Modern equipment has lulled average skiers into thinking they are great skier because they have discovered carving by simply using pressure and edge, in fact there are whole teaching systems out there that tout this is all you need. When in fact real expert skiers and accurately moderate the skill blends to ski just inside of a true carved turn to minimize skidding and optimize forward movement yet release the edge grip just enough to allow a shaping of the arc to suit the skier's desired path.
You talk about gait and re-supinating the foot, here you are demonstrating a huge tip lead and counter which is what it moving your pressure to the ball of your foot and causing the supination. It looks as though this movement will promote "park n ride" turns and inhibit the involvement of the inside ski to also scribe and arc in the snow.
It also sounds like you are advocating aligning the boot sole and cuff so that they line up with your navel and consequently severely under edging the ski?
Agree cuff alignment is use to accommodate tibia varum vs. to correct knee alignment. Agree in general with your simplified description however, you and I both know there are exceptions to the rules and sometimes canting is used to correct and sometimes to accommodate.
ch 10 & 11
I like pretty much what you are saying here. I break alignment up into three planes of motion as well 4 on the sagittal, 4 on the lateral, and 2 on the transverse plane. I begin, as do you, with the foot and work up and out. Starting with a footbed to place the foot in what I call a soft neutral (not locked). the foot bed is the first step on the frontal plane for me, then I move to the cuff angle to match the lower leg angle, then to the sole angle, an lastly to the base bevel. On the sagittal plane I again begin with the foot and ankle by checking dorsiflexion range and adjusting the ramp angle and forward lean accordingly, then I look at the skier clicked into their bindings and adjust the static delta angle to "ball park". I look for the skier in a neutral cuff position to have their knees plumb over their toes and the lower leg angle to match the spine angle. Then we go on snow and test delta with shims to fine tune dynamically. The last parameter on the sagittal plane is the binding mount position which determines where we stand over the ski's sweet spot. On the transverse plane I consider the boot abduction angle and cuff pivot angle but simply try to match the skier's needs in these areas with a boot choice rather than making modifications.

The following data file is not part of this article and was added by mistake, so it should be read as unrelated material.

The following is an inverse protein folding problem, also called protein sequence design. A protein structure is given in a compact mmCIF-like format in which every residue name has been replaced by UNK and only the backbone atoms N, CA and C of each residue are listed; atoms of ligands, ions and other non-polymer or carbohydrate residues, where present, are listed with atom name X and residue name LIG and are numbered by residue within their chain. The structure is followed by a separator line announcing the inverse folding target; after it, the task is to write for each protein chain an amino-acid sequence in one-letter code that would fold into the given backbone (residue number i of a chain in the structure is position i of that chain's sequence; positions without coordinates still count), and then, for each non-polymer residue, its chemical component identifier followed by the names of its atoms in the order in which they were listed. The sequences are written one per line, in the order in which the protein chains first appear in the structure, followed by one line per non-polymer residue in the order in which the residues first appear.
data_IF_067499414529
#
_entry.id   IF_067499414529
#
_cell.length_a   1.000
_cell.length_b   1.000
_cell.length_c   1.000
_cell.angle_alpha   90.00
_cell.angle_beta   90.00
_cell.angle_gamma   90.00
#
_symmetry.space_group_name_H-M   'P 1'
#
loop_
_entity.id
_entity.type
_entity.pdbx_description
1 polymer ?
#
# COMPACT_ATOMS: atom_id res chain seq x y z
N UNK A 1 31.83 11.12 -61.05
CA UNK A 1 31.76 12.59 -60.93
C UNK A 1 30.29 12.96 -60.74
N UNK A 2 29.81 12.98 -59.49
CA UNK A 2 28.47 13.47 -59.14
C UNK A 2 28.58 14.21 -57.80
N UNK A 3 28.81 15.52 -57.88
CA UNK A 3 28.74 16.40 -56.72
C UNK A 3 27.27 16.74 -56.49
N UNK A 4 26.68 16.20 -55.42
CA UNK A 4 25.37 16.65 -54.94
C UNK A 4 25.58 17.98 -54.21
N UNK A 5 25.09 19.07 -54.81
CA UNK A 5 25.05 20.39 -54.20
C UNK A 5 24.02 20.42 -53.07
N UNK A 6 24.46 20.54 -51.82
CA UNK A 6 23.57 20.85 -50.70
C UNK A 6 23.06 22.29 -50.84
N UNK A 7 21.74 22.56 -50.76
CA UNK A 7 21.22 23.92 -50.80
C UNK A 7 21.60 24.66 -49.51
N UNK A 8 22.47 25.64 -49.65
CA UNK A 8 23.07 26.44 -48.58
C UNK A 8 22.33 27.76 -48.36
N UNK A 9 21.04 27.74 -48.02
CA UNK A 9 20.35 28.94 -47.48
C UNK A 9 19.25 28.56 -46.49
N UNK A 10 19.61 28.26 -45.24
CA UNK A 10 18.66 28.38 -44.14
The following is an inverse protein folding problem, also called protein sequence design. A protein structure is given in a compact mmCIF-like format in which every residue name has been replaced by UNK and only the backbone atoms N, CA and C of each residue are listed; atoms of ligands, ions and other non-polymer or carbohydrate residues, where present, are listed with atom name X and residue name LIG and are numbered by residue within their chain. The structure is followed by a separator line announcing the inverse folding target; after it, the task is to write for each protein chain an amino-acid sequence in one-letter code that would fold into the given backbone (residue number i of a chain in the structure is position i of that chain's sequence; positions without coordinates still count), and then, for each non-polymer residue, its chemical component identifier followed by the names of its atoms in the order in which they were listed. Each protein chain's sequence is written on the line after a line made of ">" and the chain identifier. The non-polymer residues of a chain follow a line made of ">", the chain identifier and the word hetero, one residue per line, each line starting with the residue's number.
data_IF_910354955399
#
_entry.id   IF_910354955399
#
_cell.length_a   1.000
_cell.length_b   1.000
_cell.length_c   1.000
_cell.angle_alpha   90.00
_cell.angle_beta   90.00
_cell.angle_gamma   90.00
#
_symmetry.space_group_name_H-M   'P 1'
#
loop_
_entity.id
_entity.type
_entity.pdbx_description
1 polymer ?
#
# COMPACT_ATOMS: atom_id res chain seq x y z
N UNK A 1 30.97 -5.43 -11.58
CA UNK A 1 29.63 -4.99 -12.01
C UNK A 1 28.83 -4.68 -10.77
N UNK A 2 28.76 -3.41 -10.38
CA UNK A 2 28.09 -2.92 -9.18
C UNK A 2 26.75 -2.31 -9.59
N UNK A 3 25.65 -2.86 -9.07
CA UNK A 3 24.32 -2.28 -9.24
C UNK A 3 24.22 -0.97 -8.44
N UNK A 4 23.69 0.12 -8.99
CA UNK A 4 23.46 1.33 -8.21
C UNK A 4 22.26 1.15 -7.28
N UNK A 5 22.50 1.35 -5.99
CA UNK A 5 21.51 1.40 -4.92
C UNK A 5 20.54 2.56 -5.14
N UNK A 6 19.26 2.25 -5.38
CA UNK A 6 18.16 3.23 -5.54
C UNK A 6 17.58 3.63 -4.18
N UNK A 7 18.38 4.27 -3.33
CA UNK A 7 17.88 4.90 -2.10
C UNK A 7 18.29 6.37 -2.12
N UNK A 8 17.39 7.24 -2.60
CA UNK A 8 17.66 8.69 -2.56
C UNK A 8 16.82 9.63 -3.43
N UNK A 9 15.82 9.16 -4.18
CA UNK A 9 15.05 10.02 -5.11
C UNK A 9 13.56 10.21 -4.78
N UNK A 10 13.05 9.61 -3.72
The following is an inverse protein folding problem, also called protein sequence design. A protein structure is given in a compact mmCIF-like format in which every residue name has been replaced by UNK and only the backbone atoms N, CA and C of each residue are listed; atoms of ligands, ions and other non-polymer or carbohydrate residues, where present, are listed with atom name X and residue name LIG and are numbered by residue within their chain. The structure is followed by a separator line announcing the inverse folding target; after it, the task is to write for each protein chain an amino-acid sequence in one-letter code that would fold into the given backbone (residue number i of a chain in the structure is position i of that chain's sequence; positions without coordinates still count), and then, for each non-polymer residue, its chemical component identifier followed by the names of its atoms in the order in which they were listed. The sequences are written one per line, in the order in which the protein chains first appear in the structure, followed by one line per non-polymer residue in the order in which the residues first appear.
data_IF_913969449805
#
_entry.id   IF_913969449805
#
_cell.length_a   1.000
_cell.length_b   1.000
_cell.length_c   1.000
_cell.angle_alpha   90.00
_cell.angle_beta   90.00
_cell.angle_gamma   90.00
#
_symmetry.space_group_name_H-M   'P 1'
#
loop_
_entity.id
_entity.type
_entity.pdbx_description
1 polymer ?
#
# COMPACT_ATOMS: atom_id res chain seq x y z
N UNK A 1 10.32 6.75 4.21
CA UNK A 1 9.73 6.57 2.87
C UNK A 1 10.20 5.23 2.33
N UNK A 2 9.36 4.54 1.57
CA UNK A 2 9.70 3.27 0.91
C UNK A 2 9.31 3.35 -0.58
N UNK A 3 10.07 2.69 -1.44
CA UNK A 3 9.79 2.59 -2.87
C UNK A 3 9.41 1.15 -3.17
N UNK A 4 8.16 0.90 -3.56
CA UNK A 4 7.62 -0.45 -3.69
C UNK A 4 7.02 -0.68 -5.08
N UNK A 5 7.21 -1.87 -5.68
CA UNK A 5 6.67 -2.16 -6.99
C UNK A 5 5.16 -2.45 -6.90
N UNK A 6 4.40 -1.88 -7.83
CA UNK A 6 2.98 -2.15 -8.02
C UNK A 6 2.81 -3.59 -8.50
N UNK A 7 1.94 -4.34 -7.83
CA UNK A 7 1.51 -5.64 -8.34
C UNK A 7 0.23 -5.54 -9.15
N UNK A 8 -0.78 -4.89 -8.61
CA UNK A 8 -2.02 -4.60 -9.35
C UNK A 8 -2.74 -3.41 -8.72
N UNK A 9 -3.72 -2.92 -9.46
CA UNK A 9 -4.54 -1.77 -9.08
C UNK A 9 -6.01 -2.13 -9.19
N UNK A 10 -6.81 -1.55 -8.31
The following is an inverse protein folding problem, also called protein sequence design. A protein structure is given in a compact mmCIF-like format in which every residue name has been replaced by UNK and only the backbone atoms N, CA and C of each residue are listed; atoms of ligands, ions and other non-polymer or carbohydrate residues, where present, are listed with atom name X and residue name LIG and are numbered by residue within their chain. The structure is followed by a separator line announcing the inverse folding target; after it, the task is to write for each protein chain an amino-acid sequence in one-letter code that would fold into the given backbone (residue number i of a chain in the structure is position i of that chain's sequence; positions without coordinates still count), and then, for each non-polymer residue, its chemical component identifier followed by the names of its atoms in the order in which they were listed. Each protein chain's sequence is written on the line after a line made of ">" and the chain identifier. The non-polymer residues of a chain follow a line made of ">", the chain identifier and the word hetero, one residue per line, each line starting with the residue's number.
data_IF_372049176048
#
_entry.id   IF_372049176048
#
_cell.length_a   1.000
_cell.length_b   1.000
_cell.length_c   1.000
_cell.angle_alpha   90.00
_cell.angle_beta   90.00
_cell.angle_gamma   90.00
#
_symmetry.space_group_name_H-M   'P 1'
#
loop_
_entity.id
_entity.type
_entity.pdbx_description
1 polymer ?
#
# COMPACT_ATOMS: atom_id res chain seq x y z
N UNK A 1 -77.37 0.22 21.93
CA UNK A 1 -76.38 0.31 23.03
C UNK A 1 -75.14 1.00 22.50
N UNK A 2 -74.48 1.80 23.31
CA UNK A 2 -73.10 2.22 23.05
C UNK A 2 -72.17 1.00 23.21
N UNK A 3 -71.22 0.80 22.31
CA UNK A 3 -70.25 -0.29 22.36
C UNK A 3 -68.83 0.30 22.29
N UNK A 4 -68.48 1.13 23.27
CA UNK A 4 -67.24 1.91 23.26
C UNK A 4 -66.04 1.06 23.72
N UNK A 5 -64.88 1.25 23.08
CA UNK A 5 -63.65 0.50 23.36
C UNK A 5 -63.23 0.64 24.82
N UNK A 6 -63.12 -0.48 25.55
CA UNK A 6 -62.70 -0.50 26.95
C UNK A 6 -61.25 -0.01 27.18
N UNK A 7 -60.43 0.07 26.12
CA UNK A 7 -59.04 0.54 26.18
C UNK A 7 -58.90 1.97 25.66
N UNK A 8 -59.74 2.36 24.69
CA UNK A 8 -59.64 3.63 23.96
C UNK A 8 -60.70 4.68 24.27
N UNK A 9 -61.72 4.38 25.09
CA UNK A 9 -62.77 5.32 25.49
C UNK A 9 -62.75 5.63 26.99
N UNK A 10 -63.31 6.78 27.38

After watching through the whole series my general thoughts are in agreement except for your theory that we need to move into supination to pressure the ball of the foot and counter rotate excessively like Stein Erickson to ski contemporary. I believe this tact will inhibit accurate steering of out skis and relegates the skier to rely solely on pressure and edge to turn. Again it is not walking it is turning so think about a person in bare feet in the sand, running around a corner.....does the foot pronate or supinate? If you do not want to sprain your ankle, I would suggest pronating, and I believe this is valid for skiing too. I want to get my ski edge as far under my ankle and "balance axis" as possible for optimum edge hold (see ice skate).